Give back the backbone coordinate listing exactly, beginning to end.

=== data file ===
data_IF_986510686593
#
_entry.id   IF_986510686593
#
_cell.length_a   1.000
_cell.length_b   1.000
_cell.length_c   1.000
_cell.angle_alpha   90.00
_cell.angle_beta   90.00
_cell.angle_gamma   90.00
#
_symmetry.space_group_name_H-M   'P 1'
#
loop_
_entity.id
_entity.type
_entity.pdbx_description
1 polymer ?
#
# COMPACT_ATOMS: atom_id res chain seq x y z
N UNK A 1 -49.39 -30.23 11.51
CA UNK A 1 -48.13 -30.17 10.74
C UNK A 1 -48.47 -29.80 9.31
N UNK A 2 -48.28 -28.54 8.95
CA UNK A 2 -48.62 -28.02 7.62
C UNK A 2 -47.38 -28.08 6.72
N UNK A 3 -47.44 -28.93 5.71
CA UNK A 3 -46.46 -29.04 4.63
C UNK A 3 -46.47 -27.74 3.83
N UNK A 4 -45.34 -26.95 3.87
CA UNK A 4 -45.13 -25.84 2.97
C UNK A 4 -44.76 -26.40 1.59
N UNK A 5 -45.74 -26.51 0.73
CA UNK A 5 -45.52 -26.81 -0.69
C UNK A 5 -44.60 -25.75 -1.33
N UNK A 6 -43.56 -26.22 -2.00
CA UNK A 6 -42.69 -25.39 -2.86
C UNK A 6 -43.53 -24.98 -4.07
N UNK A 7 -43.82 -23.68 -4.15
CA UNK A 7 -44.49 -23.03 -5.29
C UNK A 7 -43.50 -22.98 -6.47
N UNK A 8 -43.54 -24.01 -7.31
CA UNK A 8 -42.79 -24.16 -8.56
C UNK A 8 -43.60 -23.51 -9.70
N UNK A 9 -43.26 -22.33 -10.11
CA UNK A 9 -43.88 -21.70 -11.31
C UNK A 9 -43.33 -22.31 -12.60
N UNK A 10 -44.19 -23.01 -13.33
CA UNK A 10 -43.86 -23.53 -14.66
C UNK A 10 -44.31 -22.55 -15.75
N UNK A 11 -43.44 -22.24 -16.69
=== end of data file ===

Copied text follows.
data_IF_986510686593
#
_entry.id   IF_986510686593
#
_cell.length_a   1.000
_cell.length_b   1.000
_cell.length_c   1.000
_cell.angle_alpha   90.00
_cell.angle_beta   90.00
_cell.angle_gamma   90.00
#
_symmetry.space_group_name_H-M   'P 1'
#
loop_
_entity.id
_entity.type
_entity.pdbx_description
1 polymer ?
#
# COMPACT_ATOMS: atom_id res chain seq x y z
N UNK A 1 -49.39 -30.23 11.51
CA UNK A 1 -48.13 -30.17 10.74
C UNK A 1 -48.47 -29.80 9.31
N UNK A 2 -48.28 -28.54 8.95
CA UNK A 2 -48.62 -28.02 7.62
C UNK A 2 -47.38 -28.08 6.72
N UNK A 3 -47.44 -28.93 5.71
CA UNK A 3 -46.46 -29.04 4.63
C UNK A 3 -46.47 -27.74 3.83
N UNK A 4 -45.34 -26.95 3.87
CA UNK A 4 -45.13 -25.84 2.97
C UNK A 4 -44.76 -26.40 1.59
N UNK A 5 -45.74 -26.51 0.73
CA UNK A 5 -45.52 -26.81 -0.69
C UNK A 5 -44.60 -25.75 -1.33
N UNK A 6 -43.56 -26.22 -2.00
CA UNK A 6 -42.69 -25.39 -2.86
C UNK A 6 -43.53 -24.98 -4.07
N UNK A 7 -43.82 -23.68 -4.15
CA UNK A 7 -44.49 -23.03 -5.29
C UNK A 7 -43.50 -22.98 -6.47
N UNK A 8 -43.54 -24.01 -7.31
CA UNK A 8 -42.79 -24.16 -8.56
C UNK A 8 -43.60 -23.51 -9.70
N UNK A 9 -43.26 -22.33 -10.11
CA UNK A 9 -43.88 -21.70 -11.31
C UNK A 9 -43.33 -22.31 -12.60
N UNK A 10 -44.19 -23.01 -13.33
CA UNK A 10 -43.86 -23.53 -14.66
C UNK A 10 -44.31 -22.55 -15.75
N UNK A 11 -43.44 -22.24 -16.69